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STOIC POETRY | Arguing with myself over free will

Updated: Sep 4, 2021

How best might I prove myself wrong? I have this suspicion, not quite yet a belief perhaps, that free will is an illusion. How can I demonstrate to myself that this idea is incorrect? As free will appears so evidently real...each day being a series of choices: what time to get up, what to have for breakfast, decisions at work, and what entertainment to enjoy in the evening. And yet, I am nearly convinced that our choices are not truly our own, or anybody's, and are instead simply an inevitable consequence of events influencing one another, like dominoes falling in a chain, from each moment to the next, right back to the beginning of the universe.

The question of the reality of free will is one which I have reluctantly decided, and yet remain ready to change my mind about - though I cannot possibly imagine how I might be conclusively convinced either way, or even if this is my own decision to make.

My decision to set my alarm this morning for 5:00 AM was hardly my own, though I'll grant that if I did not exist then my decision would not have been made. The reasons for 5:00 AM were hinted at, suggested - demanded? - not merely by my want, but by other factors such as the time I must start work, the minutes it takes to prepare breakfast, walk the dog, and write this blog. And though I'm tacitly in control of the alarm setting, the reason for the time I decide is certainly a consequence of many factors mostly out of my control. I set the alarm for 5:00 AM in response to, and in keeping with, the necessities dictated by the world around me. So little of this simple decision seems my own willful choice - though there is some will perhaps in there. Isn't there? And yet, I know that what seems to be true should not always be trusted.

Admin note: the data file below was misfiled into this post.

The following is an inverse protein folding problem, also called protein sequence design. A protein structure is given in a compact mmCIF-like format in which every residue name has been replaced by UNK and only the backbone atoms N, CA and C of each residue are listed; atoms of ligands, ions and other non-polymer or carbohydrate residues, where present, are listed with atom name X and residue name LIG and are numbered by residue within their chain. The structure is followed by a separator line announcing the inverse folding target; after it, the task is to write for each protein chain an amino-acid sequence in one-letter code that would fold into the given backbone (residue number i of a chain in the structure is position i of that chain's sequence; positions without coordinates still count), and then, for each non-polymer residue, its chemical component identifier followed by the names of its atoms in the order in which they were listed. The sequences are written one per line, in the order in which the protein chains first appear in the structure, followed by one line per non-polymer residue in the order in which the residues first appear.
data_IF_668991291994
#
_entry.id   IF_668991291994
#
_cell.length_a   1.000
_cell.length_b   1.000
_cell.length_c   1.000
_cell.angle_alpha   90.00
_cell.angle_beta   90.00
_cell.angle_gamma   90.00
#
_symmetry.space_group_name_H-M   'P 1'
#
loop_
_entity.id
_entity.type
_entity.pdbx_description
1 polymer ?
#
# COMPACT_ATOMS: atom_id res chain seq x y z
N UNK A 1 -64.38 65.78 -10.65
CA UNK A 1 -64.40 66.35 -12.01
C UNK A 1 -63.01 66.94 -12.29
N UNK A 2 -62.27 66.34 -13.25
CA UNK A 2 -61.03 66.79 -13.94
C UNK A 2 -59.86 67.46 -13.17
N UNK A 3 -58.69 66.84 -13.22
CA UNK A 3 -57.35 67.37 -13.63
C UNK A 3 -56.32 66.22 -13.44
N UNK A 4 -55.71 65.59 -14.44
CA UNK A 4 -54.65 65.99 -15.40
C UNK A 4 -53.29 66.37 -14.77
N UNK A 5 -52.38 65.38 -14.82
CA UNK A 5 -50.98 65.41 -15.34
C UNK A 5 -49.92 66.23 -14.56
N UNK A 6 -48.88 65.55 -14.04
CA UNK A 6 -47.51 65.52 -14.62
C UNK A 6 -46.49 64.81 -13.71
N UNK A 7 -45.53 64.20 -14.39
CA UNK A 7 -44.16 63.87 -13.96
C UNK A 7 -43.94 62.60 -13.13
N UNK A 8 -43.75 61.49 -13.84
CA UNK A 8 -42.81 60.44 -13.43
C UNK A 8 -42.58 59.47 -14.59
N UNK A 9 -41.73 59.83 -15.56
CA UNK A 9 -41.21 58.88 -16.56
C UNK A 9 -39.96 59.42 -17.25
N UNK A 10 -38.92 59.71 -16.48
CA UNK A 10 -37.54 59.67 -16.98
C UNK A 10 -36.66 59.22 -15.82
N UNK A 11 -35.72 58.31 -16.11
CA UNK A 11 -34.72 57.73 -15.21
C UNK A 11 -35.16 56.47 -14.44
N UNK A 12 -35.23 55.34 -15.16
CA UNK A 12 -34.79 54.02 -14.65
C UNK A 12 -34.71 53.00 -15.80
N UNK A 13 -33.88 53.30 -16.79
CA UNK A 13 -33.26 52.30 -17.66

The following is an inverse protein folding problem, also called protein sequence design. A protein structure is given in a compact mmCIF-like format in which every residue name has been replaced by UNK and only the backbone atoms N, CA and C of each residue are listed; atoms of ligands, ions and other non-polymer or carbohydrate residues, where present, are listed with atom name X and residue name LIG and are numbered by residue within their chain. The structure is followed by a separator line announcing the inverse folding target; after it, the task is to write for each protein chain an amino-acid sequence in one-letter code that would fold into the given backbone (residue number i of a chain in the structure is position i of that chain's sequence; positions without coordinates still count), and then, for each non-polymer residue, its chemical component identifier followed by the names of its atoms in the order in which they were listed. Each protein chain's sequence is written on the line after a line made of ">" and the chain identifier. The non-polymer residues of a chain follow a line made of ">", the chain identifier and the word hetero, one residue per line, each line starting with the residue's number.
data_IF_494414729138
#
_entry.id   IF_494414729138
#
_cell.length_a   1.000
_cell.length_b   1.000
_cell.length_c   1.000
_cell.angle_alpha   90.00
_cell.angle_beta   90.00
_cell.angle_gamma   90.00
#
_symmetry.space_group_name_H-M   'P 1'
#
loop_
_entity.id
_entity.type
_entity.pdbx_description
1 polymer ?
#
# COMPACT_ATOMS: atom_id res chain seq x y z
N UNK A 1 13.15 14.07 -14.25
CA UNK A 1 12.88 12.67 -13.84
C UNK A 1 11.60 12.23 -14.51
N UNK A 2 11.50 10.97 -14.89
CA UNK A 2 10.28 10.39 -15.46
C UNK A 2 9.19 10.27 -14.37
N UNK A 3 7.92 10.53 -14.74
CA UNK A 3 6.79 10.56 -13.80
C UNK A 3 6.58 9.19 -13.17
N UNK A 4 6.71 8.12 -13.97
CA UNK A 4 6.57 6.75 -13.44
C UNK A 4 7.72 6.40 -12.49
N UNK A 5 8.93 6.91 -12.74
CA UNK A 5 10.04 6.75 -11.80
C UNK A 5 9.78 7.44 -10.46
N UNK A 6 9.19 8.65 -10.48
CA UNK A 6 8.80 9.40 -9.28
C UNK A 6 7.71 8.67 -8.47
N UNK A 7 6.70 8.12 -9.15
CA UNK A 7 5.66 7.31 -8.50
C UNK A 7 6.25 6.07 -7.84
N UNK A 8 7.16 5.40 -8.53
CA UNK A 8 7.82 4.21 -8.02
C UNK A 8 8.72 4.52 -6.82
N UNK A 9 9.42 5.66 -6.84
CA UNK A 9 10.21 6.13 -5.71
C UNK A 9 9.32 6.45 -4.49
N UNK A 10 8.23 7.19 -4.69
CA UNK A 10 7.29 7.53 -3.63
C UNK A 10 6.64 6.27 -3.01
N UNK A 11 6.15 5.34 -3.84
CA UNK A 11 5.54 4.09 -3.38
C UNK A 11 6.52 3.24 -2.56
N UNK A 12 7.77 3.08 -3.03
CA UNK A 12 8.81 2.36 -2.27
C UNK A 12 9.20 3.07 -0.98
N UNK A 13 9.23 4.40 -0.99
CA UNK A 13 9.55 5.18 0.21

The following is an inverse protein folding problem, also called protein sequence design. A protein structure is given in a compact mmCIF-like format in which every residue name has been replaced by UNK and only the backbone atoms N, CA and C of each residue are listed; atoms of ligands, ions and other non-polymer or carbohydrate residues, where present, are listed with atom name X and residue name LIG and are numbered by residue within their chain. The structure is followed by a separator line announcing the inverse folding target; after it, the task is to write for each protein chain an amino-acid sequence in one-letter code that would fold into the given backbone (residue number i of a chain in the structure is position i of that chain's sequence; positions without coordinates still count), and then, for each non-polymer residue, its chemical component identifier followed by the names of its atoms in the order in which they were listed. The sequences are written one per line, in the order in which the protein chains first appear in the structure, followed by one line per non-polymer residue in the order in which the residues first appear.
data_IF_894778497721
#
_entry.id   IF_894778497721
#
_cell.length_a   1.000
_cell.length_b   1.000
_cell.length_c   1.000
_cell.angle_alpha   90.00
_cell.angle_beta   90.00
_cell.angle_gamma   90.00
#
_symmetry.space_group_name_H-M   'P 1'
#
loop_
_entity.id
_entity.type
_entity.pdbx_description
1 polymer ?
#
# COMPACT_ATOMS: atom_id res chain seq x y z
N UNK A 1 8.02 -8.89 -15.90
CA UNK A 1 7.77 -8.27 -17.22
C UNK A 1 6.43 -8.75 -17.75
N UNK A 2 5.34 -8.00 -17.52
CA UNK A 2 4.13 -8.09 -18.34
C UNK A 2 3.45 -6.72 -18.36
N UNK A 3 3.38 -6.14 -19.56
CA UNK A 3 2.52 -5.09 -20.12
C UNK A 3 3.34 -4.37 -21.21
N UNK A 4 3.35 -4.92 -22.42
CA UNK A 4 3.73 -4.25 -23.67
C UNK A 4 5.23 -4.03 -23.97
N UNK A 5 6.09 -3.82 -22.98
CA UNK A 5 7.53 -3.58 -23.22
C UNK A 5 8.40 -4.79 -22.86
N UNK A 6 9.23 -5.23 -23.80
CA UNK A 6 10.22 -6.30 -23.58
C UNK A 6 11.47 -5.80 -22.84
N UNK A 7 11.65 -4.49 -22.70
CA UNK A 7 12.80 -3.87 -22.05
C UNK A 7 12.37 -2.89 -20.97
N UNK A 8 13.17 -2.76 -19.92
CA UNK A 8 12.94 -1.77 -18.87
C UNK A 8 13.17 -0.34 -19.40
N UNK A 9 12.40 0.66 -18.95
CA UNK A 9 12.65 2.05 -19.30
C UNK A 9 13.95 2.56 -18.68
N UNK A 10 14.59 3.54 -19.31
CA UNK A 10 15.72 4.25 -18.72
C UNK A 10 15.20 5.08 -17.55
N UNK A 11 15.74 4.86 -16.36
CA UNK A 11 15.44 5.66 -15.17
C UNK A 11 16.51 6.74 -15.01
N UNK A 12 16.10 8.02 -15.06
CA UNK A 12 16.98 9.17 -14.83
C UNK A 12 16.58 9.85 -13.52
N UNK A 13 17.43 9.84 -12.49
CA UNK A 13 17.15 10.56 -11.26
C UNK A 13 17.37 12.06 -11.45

So, how then can I prove myself wrong? How can I show myself truly, and conclusively, that free will is not an illusion, that my body and mind are not merely reacting to a seemingly infinite number of mindless variables presented to me by the universe at large, and that it is only the vast scale of these influences which renders to us the appearance of freedom? I do not think that I can overcome this challenge, as I have no other universe to use as a control, and I can never go back in time to demonstrate my own ability to make a decision other than the one which I actually did. And so, I'm stuck perhaps with this unfounded belief...this suspicion that free will is not real. And I will hold to it tentatively, and with caution, as the operational standard for my worldview at large.

I will believe that I have no free will, as I appear incapable of doing otherwise.


My name is Kurt Bell.

You can learn more about The Good Life in my book Going Alone.

Be safe... But not too safe.

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